By Glenn Walker
If that title sounds familiar, it should, it was used just one of many times somebody in the media tried to make Wonder Woman relevant. "The New Original Wonder Woman" was the tagline and temporary title of the 1970s television series starring Lynda Carter. At least then, the character of Wonder Woman was recognizable.
If you've been paying attention the last week or so to pop culture media you've heard of the newest brew-ha-ha over everyone's favorite Amazon Princess. Not for the first time, DC Comics has decided to mess with Wonder Woman, and writer J.M. Straczynski, notably the man who erased Spider-Man's marriage from existence and more recently grounded Superman, has been named the man for the job.
The dirty deed happens in the iconic landmark issue #600 of Wonder Woman on shelves now. This oversized comic also features an introduction by the aforementioned Lynda Carter, great stories by Gail Simone (the exiting WW writer who has done tremendous work with the character), Amanda Conner and Louise Simonson, amazing art by George Perez, Phil Jimenez, Greg Horn and Ivan Reis, a handful of pin-up pages all that I quite enjoyed - and the offending new version of Wonder Woman.
Wonder Woman has been changed and/or rebooted several times over the last almost seven decades. The most notable change was in 1968 and lasted almost five years. Wonder Woman was stripped of her powers, arsenal, costume and her supporting cast, including her Amazon sisters. She found a new mentor who trained her in the martial arts and she fought crime using her wits and fighting skills in a white jumpsuit as Diana Prince.
Then, as now, there was a public outcry against this change. Feminist Gloria Steinem in particular railed against this depowering of the strong female role model. While the stories themselves weren't really all that bad, they weren't Wonder Woman. The status quo was returned in 1973 as Wonder Woman found her sisters and her powers again and became weirdly amnesiac of her time in the white jumpsuit pretending to be Emma Peel of the Avengers. No, not those Avengers, but I'm glad you're paying attention.
Wonder Woman, like many of DC Comics' characters, was also rebooted in 1985. Writer/artist George Perez jettisoned the invisible jet, the Diana Prince secret identity, and Steve Trevor as a romantic interest in favor of a father figure role. Perez also upped her power levels, gave her finally the full ability to fly and tied her origins and backstory more tightly to the Olympian gods. This was a good change, and most of all, she was still Wonder Woman - trademark, imagery, continuity and marketing were all intact.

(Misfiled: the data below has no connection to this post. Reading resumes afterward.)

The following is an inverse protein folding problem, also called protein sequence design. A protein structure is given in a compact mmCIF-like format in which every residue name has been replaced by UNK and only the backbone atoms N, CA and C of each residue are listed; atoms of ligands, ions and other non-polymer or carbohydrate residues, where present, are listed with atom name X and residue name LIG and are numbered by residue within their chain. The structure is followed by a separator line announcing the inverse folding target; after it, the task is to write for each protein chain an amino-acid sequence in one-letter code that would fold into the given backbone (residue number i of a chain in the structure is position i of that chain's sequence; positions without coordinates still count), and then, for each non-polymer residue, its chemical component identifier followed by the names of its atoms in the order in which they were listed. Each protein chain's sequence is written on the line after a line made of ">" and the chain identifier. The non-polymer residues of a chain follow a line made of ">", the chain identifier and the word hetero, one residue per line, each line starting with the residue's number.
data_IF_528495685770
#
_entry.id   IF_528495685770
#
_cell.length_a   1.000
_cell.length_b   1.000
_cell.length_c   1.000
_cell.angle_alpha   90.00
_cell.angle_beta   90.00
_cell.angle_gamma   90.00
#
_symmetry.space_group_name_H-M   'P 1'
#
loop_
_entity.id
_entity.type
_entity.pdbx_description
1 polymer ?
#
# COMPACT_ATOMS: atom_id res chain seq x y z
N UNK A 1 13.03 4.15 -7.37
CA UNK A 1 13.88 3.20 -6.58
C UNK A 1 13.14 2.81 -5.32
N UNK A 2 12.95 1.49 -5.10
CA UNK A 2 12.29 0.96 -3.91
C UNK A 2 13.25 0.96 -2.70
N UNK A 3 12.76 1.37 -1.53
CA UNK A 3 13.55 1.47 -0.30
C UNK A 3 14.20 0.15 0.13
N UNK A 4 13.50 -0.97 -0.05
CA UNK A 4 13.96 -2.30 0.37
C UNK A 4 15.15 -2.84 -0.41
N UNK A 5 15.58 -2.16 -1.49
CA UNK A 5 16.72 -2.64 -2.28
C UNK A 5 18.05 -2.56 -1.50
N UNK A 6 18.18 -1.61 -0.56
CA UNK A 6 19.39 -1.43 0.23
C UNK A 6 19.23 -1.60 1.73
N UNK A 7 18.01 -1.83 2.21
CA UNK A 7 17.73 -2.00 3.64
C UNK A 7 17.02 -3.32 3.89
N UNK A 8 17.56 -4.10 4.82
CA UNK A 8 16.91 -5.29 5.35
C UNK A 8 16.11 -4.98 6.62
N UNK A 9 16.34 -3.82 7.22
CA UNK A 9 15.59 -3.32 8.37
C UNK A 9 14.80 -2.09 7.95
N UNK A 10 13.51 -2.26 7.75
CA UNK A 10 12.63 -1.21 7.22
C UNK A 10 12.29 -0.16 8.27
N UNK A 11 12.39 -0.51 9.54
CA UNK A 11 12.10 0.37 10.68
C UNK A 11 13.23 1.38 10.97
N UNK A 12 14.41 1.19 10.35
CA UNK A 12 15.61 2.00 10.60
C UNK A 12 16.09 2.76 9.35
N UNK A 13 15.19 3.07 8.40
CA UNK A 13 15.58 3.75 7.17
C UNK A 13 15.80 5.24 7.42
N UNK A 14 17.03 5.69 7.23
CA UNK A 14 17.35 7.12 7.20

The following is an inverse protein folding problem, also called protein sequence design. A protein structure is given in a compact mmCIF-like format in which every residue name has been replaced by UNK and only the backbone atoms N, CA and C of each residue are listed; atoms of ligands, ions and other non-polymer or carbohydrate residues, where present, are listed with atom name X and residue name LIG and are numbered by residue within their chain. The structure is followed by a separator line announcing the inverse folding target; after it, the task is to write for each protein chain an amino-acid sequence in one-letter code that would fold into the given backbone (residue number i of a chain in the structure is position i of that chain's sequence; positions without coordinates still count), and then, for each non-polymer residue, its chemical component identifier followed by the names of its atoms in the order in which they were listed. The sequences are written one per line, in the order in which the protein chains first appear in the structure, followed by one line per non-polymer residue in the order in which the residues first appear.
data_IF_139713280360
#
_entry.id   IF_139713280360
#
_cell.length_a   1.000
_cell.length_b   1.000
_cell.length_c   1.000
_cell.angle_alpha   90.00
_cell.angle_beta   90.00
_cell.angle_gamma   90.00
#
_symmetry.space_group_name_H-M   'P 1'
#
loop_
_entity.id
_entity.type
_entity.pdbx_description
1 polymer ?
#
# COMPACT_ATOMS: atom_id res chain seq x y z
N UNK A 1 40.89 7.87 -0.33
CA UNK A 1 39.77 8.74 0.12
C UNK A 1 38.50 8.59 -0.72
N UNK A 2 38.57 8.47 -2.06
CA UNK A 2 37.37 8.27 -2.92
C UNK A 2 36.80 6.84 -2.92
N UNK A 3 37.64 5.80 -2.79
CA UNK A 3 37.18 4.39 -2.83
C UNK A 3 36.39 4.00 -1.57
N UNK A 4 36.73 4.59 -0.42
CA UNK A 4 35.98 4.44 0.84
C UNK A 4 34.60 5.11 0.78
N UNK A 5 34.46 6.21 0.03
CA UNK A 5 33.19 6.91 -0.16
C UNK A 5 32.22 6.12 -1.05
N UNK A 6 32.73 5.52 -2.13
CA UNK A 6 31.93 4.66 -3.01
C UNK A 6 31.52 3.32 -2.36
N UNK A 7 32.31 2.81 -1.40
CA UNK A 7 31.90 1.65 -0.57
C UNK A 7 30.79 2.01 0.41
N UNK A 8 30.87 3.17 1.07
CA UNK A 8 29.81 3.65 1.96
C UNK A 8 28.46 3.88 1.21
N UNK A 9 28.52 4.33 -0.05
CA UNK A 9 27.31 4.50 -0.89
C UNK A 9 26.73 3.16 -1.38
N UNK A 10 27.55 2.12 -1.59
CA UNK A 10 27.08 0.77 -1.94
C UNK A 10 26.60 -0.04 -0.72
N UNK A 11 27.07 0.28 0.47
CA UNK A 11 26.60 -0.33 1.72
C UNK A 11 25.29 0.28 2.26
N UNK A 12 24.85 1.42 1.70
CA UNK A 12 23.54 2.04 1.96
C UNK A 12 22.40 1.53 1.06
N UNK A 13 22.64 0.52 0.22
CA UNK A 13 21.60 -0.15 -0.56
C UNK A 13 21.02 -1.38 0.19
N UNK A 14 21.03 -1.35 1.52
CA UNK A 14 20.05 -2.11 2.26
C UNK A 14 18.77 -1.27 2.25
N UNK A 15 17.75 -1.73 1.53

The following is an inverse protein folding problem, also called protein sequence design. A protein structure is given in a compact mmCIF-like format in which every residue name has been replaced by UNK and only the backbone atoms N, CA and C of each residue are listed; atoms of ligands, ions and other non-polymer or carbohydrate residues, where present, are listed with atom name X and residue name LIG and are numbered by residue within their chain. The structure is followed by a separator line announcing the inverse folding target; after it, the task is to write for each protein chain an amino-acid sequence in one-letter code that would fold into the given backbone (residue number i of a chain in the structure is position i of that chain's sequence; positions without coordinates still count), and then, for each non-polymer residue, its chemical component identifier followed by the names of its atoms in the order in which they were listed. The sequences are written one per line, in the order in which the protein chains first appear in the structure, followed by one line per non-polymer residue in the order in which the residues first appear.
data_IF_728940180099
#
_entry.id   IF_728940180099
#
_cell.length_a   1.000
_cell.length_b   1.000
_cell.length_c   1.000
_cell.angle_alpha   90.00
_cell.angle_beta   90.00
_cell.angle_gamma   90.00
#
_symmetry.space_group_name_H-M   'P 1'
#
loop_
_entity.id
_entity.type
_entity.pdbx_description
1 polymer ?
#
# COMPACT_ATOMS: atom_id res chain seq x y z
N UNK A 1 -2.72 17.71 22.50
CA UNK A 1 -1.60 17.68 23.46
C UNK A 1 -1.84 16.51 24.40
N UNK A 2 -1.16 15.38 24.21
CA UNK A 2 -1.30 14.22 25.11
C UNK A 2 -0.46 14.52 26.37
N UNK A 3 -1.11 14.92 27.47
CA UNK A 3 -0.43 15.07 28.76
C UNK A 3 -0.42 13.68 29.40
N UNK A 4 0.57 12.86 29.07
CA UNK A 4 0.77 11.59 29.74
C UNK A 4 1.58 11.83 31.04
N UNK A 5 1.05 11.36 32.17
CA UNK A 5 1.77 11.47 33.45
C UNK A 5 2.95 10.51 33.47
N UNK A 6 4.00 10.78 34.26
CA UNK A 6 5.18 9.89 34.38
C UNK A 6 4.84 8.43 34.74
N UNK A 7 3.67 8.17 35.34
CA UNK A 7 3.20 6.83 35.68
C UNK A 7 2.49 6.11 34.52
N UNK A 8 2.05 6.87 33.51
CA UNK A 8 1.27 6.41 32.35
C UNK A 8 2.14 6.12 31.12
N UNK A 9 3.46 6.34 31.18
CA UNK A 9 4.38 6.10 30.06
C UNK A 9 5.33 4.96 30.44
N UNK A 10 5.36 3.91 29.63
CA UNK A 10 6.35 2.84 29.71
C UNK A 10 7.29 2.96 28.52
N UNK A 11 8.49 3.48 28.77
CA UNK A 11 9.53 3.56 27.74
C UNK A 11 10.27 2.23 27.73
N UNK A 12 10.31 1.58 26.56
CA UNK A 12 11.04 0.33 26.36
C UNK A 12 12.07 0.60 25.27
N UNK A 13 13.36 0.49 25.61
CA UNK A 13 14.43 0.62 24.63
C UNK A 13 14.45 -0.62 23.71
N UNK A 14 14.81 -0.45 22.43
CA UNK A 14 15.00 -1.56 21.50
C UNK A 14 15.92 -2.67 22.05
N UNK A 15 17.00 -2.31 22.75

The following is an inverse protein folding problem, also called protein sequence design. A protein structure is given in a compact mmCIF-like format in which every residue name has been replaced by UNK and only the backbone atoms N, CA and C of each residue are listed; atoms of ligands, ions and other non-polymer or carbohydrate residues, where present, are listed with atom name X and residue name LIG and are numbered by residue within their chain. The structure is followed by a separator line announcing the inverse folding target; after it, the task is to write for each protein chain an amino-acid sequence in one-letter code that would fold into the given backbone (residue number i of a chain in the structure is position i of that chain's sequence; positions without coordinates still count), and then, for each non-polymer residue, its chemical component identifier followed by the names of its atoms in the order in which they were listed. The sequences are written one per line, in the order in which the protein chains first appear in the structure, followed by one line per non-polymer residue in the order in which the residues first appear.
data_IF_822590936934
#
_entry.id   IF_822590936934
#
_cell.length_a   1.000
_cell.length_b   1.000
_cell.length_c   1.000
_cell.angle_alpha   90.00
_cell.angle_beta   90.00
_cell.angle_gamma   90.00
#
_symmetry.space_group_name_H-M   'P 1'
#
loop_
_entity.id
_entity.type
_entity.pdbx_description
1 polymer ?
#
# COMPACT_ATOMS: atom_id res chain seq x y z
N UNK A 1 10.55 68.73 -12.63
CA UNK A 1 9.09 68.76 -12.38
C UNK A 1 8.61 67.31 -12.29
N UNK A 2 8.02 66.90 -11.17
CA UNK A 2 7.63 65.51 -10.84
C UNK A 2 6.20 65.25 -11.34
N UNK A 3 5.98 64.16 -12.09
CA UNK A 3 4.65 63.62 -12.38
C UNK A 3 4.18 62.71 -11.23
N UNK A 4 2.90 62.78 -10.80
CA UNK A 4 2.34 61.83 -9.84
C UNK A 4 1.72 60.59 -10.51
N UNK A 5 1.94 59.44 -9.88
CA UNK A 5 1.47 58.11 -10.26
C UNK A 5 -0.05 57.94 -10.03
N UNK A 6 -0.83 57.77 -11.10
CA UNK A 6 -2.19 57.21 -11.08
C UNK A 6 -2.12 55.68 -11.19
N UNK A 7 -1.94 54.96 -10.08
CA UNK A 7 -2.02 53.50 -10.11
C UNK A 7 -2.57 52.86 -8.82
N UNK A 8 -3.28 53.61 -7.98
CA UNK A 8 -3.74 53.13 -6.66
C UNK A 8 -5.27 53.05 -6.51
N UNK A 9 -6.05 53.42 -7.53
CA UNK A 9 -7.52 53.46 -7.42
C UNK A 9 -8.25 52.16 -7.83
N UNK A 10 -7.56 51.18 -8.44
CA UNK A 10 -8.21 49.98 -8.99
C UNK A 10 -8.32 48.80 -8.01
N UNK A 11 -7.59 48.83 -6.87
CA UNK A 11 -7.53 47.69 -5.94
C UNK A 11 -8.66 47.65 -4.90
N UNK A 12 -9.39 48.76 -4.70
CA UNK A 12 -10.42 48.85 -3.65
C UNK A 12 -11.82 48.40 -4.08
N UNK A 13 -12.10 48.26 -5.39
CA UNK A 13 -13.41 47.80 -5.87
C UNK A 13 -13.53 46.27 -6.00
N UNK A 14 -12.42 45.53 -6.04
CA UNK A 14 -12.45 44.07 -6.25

The current change, presented in a ten-page story in Wonder Woman #600, is a serious change, more in line with the 1968 shake-up. Note the similarities. Diana no longer has her Amazonian supporting cast as Themyscira is destroyed. She's wearing a full bodysuit and depending on simply fighting skills. There seems to be a serious depowering going on, as she doesn't fly and is shown fighting human agents in an urban setting.
The new costume is practical, and makes sense, but it's not Wonder Woman. Sorry, I hate to be the crab here, but sometimes tradition and recognition trump practicality and logic. Take Superman. Capes are dumb, but he's not Superman without the cape. Same with Diana. No armored bathing suit, no Wonder Woman.
Her origin has been mucked about, from all indications, by time travel and some diabolical villain. And Diana's mission seems to be to uncover what really happened and ideally reverse it, right? If she does, and she wins, won't everything go back to the way it was? I doubt it. Logic seems to dictate our heroine will lose this fight - another reason for me to dislike this new paradigm.
What is most disturbing to me about the story by JMS and artist Don Kramer, is that the main character, Wonder Woman, if she is even being called that, is completely bland. And the elements that are interesting - the sewer of guardians so similar to the mysterious subway in Captain Marvel's origin and the so obviously Neil Gaiman Oracle, are lifted from other sources. Indeed, the Oracle is far more interesting than the reputed star of the story.
It's a shame that the other three and half stories in this issue outshine the one we're supposed to be the most interested in. I guess we'll have to wait for Wonder Woman #601 to get a better idea of what we really have here. And if not, Wonder Woman has returned to her original and most known form after every other change - let's hope it happens this time as well.